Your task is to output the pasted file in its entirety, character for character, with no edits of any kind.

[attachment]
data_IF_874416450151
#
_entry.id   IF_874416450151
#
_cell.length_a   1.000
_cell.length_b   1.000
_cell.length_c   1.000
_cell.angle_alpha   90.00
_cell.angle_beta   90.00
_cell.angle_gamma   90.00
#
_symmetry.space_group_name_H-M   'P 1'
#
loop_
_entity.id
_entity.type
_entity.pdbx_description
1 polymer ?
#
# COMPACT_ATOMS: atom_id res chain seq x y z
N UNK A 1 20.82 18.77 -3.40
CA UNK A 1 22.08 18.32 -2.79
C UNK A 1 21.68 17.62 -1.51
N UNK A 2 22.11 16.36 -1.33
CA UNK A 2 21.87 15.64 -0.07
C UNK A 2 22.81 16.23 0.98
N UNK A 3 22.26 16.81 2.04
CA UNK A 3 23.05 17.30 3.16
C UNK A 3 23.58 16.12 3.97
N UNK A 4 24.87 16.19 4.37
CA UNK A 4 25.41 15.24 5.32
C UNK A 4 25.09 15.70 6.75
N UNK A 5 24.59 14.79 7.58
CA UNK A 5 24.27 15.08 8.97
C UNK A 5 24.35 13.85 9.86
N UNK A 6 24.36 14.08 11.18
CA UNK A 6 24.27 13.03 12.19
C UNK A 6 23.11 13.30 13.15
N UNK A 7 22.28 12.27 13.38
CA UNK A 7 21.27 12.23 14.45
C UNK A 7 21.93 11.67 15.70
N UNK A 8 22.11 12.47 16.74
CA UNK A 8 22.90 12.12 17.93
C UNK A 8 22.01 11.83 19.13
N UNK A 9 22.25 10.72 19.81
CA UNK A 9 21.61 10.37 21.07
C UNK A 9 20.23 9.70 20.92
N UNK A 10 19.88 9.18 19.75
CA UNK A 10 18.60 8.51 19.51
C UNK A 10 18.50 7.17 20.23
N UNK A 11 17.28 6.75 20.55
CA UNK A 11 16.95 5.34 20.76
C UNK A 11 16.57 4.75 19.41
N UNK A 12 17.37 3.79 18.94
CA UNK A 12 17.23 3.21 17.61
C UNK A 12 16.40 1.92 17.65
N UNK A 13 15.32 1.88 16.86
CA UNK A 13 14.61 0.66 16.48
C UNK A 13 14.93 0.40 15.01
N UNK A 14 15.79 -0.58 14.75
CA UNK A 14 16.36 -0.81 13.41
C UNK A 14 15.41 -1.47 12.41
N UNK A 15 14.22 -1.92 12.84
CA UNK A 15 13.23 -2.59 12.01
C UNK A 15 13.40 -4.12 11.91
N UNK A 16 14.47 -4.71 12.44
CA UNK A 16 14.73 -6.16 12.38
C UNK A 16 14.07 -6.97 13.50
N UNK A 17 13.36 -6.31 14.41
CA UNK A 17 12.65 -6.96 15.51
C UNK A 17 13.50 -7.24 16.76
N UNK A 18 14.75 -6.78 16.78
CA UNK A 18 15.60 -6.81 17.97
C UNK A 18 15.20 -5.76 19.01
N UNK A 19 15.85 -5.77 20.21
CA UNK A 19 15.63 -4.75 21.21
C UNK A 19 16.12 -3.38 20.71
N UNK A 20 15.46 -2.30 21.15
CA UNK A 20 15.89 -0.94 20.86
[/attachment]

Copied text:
data_IF_874416450151
#
_entry.id   IF_874416450151
#
_cell.length_a   1.000
_cell.length_b   1.000
_cell.length_c   1.000
_cell.angle_alpha   90.00
_cell.angle_beta   90.00
_cell.angle_gamma   90.00
#
_symmetry.space_group_name_H-M   'P 1'
#
loop_
_entity.id
_entity.type
_entity.pdbx_description
1 polymer ?
#
# COMPACT_ATOMS: atom_id res chain seq x y z
N UNK A 1 20.82 18.77 -3.40
CA UNK A 1 22.08 18.32 -2.79
C UNK A 1 21.68 17.62 -1.51
N UNK A 2 22.11 16.36 -1.33
CA UNK A 2 21.87 15.64 -0.07
C UNK A 2 22.81 16.23 0.98
N UNK A 3 22.26 16.81 2.04
CA UNK A 3 23.05 17.30 3.16
C UNK A 3 23.58 16.12 3.97
N UNK A 4 24.87 16.19 4.37
CA UNK A 4 25.41 15.24 5.32
C UNK A 4 25.09 15.70 6.75
N UNK A 5 24.59 14.79 7.58
CA UNK A 5 24.27 15.08 8.97
C UNK A 5 24.35 13.85 9.86
N UNK A 6 24.36 14.08 11.18
CA UNK A 6 24.27 13.03 12.19
C UNK A 6 23.11 13.30 13.15
N UNK A 7 22.28 12.27 13.38
CA UNK A 7 21.27 12.23 14.45
C UNK A 7 21.93 11.67 15.70
N UNK A 8 22.11 12.47 16.74
CA UNK A 8 22.90 12.12 17.93
C UNK A 8 22.01 11.83 19.13
N UNK A 9 22.25 10.72 19.81
CA UNK A 9 21.61 10.37 21.07
C UNK A 9 20.23 9.70 20.92
N UNK A 10 19.88 9.18 19.75
CA UNK A 10 18.60 8.51 19.51
C UNK A 10 18.50 7.17 20.23
N UNK A 11 17.28 6.75 20.55
CA UNK A 11 16.95 5.34 20.76
C UNK A 11 16.57 4.75 19.41
N UNK A 12 17.37 3.79 18.94
CA UNK A 12 17.23 3.21 17.61
C UNK A 12 16.40 1.92 17.65
N UNK A 13 15.32 1.88 16.86
CA UNK A 13 14.61 0.66 16.48
C UNK A 13 14.93 0.40 15.01
N UNK A 14 15.79 -0.58 14.75
CA UNK A 14 16.36 -0.81 13.41
C UNK A 14 15.41 -1.47 12.41
N UNK A 15 14.22 -1.92 12.84
CA UNK A 15 13.23 -2.59 12.01
C UNK A 15 13.40 -4.12 11.91
N UNK A 16 14.47 -4.71 12.44
CA UNK A 16 14.73 -6.16 12.38
C UNK A 16 14.07 -6.97 13.50
N UNK A 17 13.36 -6.31 14.41
CA UNK A 17 12.65 -6.96 15.51
C UNK A 17 13.50 -7.24 16.76
N UNK A 18 14.75 -6.78 16.78
CA UNK A 18 15.60 -6.81 17.97
C UNK A 18 15.20 -5.76 19.01
N UNK A 19 15.85 -5.77 20.21
CA UNK A 19 15.63 -4.75 21.21
C UNK A 19 16.12 -3.38 20.71
N UNK A 20 15.46 -2.30 21.15
CA UNK A 20 15.89 -0.94 20.86